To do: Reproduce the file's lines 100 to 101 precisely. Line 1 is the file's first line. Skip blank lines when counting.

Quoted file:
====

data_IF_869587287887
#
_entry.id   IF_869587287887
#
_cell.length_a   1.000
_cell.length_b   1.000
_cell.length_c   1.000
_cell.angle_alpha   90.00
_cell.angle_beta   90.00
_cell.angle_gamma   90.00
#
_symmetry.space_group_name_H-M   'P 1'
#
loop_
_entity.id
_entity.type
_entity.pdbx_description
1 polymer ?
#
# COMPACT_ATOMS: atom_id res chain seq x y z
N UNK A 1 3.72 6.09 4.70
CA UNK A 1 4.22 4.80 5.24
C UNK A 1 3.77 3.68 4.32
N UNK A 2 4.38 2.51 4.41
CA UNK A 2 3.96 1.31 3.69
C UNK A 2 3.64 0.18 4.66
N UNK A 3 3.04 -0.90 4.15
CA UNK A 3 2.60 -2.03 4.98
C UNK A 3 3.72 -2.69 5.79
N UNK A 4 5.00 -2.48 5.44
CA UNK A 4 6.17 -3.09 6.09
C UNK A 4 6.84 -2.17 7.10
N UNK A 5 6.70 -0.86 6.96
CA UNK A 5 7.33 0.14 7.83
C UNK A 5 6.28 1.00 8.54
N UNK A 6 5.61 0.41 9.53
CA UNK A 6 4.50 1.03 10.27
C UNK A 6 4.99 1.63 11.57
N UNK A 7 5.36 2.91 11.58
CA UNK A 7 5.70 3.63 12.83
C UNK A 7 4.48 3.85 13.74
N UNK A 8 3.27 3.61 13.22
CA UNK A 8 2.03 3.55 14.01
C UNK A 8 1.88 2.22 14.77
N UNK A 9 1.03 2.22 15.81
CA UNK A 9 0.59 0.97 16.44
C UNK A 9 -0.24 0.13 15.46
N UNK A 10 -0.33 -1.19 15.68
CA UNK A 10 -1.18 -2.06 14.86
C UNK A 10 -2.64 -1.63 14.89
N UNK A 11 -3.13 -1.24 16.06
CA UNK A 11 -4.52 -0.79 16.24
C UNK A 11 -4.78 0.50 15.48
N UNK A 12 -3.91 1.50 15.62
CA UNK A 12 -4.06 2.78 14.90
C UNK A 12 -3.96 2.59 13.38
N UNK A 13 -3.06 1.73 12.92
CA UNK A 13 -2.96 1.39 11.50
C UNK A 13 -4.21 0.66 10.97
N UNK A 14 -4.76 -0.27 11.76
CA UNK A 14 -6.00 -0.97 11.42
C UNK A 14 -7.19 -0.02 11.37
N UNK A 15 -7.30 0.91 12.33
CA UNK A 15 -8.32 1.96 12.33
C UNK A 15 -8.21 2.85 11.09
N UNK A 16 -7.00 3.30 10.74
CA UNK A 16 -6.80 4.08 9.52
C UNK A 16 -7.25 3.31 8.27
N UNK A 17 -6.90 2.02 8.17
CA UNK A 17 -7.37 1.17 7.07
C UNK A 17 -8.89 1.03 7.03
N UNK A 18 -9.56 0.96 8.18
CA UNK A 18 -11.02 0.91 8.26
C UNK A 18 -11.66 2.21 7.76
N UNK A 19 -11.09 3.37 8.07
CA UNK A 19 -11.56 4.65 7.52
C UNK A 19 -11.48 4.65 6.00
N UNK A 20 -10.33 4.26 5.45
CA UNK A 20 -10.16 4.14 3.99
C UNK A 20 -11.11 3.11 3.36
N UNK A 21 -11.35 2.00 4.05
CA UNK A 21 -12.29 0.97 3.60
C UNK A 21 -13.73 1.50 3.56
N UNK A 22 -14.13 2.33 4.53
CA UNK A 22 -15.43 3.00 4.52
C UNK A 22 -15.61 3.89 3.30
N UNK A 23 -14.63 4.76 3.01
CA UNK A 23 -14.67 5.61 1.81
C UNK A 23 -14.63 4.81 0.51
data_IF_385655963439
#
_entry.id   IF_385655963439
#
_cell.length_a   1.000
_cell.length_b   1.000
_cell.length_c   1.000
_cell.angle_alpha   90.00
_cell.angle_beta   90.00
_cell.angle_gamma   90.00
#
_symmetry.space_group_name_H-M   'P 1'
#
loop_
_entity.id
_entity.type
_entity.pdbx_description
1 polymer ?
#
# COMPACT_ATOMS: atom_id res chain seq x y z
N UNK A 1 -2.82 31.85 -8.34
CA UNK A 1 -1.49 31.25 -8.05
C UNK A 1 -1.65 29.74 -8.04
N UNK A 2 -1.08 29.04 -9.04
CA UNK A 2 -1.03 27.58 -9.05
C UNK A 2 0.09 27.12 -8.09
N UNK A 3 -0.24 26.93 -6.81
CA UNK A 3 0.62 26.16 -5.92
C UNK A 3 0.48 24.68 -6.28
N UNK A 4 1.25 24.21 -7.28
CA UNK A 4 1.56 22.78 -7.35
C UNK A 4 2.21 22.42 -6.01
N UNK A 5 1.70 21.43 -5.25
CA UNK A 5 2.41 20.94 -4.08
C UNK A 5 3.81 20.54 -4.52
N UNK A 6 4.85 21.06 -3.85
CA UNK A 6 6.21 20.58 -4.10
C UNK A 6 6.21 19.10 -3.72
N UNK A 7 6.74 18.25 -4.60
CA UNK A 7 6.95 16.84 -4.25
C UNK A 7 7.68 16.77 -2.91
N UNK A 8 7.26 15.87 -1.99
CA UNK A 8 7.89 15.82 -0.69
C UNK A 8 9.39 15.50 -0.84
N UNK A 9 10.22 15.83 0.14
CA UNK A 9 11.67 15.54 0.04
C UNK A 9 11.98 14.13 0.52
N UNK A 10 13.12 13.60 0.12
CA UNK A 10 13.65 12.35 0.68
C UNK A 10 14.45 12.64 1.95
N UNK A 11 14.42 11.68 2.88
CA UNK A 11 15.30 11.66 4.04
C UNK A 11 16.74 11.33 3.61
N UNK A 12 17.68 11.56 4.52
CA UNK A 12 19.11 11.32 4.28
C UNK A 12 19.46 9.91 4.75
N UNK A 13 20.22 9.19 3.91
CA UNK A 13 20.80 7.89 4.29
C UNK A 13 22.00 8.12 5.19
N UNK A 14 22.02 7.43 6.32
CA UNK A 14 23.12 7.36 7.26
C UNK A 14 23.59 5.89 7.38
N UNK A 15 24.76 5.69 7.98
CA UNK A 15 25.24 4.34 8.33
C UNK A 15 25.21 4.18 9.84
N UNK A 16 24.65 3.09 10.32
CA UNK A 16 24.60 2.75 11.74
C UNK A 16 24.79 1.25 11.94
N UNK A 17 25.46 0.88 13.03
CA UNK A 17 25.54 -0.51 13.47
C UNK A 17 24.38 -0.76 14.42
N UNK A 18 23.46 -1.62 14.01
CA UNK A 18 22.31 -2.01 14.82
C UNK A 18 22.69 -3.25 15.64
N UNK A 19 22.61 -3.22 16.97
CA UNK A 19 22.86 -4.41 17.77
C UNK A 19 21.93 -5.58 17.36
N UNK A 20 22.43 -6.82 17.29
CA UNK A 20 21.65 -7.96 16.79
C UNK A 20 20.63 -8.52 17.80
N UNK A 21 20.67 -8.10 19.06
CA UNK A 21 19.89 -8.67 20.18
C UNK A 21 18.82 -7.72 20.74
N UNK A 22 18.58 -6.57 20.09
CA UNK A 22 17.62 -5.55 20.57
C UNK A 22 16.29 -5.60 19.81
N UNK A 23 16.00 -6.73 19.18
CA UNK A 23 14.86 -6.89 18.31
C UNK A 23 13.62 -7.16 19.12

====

#
_symmetry.space_group_name_H-M   'P 1'